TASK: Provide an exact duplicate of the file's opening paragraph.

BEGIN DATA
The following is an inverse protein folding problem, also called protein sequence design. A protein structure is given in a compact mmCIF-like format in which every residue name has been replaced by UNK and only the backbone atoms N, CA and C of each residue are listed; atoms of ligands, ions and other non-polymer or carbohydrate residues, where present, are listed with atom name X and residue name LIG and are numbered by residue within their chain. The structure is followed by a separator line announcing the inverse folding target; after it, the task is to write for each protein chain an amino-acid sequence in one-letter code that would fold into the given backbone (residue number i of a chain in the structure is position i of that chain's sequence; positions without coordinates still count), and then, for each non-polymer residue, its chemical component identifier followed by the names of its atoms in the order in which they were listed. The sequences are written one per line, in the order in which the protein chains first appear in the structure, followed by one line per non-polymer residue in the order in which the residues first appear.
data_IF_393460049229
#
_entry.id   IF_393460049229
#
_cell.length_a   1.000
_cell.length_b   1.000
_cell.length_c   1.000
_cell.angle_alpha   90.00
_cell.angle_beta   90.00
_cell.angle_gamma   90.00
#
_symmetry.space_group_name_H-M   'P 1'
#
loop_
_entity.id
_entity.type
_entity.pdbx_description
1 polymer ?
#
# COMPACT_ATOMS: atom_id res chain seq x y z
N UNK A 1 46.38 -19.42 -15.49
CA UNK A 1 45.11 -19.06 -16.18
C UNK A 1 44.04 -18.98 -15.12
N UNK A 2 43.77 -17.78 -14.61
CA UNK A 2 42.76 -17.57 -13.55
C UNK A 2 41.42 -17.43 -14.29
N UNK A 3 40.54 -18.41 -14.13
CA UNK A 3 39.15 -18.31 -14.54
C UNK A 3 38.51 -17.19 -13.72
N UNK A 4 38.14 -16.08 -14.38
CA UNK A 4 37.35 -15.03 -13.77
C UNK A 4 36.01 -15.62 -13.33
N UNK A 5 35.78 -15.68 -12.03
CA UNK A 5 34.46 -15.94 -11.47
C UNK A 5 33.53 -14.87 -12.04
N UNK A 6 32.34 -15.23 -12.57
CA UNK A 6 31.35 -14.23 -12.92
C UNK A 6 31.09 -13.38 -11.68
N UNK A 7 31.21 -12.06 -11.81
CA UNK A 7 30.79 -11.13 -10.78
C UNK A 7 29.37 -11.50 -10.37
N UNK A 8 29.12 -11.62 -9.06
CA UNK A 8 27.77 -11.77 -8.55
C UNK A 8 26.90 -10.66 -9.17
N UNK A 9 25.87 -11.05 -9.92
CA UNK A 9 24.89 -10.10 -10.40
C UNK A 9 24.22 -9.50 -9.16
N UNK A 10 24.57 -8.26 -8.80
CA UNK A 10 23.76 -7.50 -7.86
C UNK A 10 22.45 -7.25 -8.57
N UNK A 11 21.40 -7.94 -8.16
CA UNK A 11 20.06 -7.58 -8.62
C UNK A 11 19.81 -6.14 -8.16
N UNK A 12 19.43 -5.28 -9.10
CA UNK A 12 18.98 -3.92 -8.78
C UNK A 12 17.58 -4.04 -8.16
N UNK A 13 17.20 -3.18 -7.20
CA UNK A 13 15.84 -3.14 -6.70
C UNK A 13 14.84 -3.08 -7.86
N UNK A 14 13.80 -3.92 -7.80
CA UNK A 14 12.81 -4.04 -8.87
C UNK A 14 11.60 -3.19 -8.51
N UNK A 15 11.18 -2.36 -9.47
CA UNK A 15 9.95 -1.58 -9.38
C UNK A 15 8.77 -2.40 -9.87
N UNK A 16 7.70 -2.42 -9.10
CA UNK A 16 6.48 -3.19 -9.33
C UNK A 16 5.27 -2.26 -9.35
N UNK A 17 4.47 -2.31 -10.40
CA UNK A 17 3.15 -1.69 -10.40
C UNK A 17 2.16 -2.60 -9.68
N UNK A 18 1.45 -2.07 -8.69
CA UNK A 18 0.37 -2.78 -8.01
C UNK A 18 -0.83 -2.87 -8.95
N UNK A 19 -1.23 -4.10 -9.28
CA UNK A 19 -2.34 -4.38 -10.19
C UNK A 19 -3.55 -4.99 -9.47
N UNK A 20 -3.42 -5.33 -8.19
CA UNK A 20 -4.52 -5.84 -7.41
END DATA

The following is an inverse protein folding problem, also called protein sequence design. A protein structure is given in a compact mmCIF-like format in which every residue name has been replaced by UNK and only the backbone atoms N, CA and C of each residue are listed; atoms of ligands, ions and other non-polymer or carbohydrate residues, where present, are listed with atom name X and residue name LIG and are numbered by residue within their chain. The structure is followed by a separator line announcing the inverse folding target; after it, the task is to write for each protein chain an amino-acid sequence in one-letter code that would fold into the given backbone (residue number i of a chain in the structure is position i of that chain's sequence; positions without coordinates still count), and then, for each non-polymer residue, its chemical component identifier followed by the names of its atoms in the order in which they were listed. The sequences are written one per line, in the order in which the protein chains first appear in the structure, followed by one line per non-polymer residue in the order in which the residues first appear.